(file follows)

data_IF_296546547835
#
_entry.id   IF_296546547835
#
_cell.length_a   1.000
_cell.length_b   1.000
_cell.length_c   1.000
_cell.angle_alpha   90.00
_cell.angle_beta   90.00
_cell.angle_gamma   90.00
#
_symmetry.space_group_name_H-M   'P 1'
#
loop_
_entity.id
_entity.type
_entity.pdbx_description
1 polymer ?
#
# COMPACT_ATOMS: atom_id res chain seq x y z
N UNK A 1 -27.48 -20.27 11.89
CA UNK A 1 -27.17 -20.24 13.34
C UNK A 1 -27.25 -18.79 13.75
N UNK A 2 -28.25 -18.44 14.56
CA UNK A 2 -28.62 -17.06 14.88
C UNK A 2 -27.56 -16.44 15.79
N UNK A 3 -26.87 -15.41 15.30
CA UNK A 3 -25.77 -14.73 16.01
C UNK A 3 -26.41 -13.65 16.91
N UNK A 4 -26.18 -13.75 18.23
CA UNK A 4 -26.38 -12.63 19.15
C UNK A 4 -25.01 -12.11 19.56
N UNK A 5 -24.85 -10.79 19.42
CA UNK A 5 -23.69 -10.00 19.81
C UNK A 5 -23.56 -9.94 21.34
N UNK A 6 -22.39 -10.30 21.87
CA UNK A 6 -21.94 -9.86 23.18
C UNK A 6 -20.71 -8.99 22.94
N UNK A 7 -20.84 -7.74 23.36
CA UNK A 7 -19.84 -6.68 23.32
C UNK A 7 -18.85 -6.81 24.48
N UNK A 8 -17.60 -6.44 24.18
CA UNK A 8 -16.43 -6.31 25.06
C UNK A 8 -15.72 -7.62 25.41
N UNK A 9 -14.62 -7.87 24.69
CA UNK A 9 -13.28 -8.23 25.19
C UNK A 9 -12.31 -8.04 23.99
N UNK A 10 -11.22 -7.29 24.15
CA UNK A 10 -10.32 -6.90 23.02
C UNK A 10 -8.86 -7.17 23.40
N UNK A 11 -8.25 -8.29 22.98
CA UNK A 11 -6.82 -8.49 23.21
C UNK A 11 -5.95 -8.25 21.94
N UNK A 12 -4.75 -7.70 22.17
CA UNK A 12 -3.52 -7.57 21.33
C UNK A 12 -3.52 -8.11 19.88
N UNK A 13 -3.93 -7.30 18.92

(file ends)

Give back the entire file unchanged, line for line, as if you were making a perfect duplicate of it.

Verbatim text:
data_IF_296546547835
#
_entry.id   IF_296546547835
#
_cell.length_a   1.000
_cell.length_b   1.000
_cell.length_c   1.000
_cell.angle_alpha   90.00
_cell.angle_beta   90.00
_cell.angle_gamma   90.00
#
_symmetry.space_group_name_H-M   'P 1'
#
loop_
_entity.id
_entity.type
_entity.pdbx_description
1 polymer ?
#
# COMPACT_ATOMS: atom_id res chain seq x y z
N UNK A 1 -27.48 -20.27 11.89
CA UNK A 1 -27.17 -20.24 13.34
C UNK A 1 -27.25 -18.79 13.75
N UNK A 2 -28.25 -18.44 14.56
CA UNK A 2 -28.62 -17.06 14.88
C UNK A 2 -27.56 -16.44 15.79
N UNK A 3 -26.87 -15.41 15.30
CA UNK A 3 -25.77 -14.73 16.01
C UNK A 3 -26.41 -13.65 16.91
N UNK A 4 -26.18 -13.75 18.23
CA UNK A 4 -26.38 -12.63 19.15
C UNK A 4 -25.01 -12.11 19.56
N UNK A 5 -24.85 -10.79 19.42
CA UNK A 5 -23.69 -10.00 19.81
C UNK A 5 -23.56 -9.94 21.34
N UNK A 6 -22.39 -10.30 21.87
CA UNK A 6 -21.94 -9.86 23.18
C UNK A 6 -20.71 -8.99 22.94
N UNK A 7 -20.84 -7.74 23.36
CA UNK A 7 -19.84 -6.68 23.32
C UNK A 7 -18.85 -6.81 24.48
N UNK A 8 -17.60 -6.44 24.18
CA UNK A 8 -16.43 -6.31 25.06
C UNK A 8 -15.72 -7.62 25.41
N UNK A 9 -14.62 -7.87 24.69
CA UNK A 9 -13.28 -8.23 25.19
C UNK A 9 -12.31 -8.04 23.99
N UNK A 10 -11.22 -7.29 24.15
CA UNK A 10 -10.32 -6.90 23.02
C UNK A 10 -8.86 -7.17 23.40
N UNK A 11 -8.25 -8.29 22.98
CA UNK A 11 -6.82 -8.49 23.21
C UNK A 11 -5.95 -8.25 21.94
N UNK A 12 -4.75 -7.70 22.17
CA UNK A 12 -3.52 -7.57 21.33
C UNK A 12 -3.52 -8.11 19.88
N UNK A 13 -3.93 -7.30 18.92